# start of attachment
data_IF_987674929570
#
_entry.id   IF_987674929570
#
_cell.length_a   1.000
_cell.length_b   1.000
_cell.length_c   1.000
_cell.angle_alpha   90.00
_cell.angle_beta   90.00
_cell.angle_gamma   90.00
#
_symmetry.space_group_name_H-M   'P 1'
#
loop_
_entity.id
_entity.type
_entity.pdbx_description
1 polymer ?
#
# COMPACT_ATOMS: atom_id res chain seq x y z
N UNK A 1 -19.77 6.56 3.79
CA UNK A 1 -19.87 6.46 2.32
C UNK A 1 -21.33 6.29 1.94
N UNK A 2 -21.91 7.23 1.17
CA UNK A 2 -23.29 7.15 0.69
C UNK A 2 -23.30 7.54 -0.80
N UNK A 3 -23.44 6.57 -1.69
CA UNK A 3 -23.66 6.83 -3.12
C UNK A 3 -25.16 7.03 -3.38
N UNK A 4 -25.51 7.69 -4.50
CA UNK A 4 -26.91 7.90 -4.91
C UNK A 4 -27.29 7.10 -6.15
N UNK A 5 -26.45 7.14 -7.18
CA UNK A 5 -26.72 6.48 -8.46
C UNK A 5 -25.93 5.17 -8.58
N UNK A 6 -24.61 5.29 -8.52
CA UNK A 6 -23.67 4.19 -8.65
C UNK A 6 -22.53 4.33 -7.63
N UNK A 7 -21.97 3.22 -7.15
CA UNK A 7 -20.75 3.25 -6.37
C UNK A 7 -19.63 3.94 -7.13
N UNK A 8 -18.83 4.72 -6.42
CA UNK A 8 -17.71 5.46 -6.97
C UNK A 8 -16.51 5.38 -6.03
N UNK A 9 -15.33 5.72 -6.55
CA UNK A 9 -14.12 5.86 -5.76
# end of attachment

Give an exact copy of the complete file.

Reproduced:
data_IF_987674929570
#
_entry.id   IF_987674929570
#
_cell.length_a   1.000
_cell.length_b   1.000
_cell.length_c   1.000
_cell.angle_alpha   90.00
_cell.angle_beta   90.00
_cell.angle_gamma   90.00
#
_symmetry.space_group_name_H-M   'P 1'
#
loop_
_entity.id
_entity.type
_entity.pdbx_description
1 polymer ?
#
# COMPACT_ATOMS: atom_id res chain seq x y z
N UNK A 1 -19.77 6.56 3.79
CA UNK A 1 -19.87 6.46 2.32
C UNK A 1 -21.33 6.29 1.94
N UNK A 2 -21.91 7.23 1.17
CA UNK A 2 -23.29 7.15 0.69
C UNK A 2 -23.30 7.54 -0.80
N UNK A 3 -23.44 6.57 -1.69
CA UNK A 3 -23.66 6.83 -3.12
C UNK A 3 -25.16 7.03 -3.38
N UNK A 4 -25.51 7.69 -4.50
CA UNK A 4 -26.91 7.90 -4.91
C UNK A 4 -27.29 7.10 -6.15
N UNK A 5 -26.45 7.14 -7.18
CA UNK A 5 -26.72 6.48 -8.46
C UNK A 5 -25.93 5.17 -8.58
N UNK A 6 -24.61 5.29 -8.52
CA UNK A 6 -23.67 4.19 -8.65
C UNK A 6 -22.53 4.33 -7.63
N UNK A 7 -21.97 3.22 -7.15
CA UNK A 7 -20.75 3.25 -6.37
C UNK A 7 -19.63 3.94 -7.13
N UNK A 8 -18.83 4.72 -6.42
CA UNK A 8 -17.71 5.46 -6.97
C UNK A 8 -16.51 5.38 -6.03
N UNK A 9 -15.33 5.72 -6.55
CA UNK A 9 -14.12 5.86 -5.76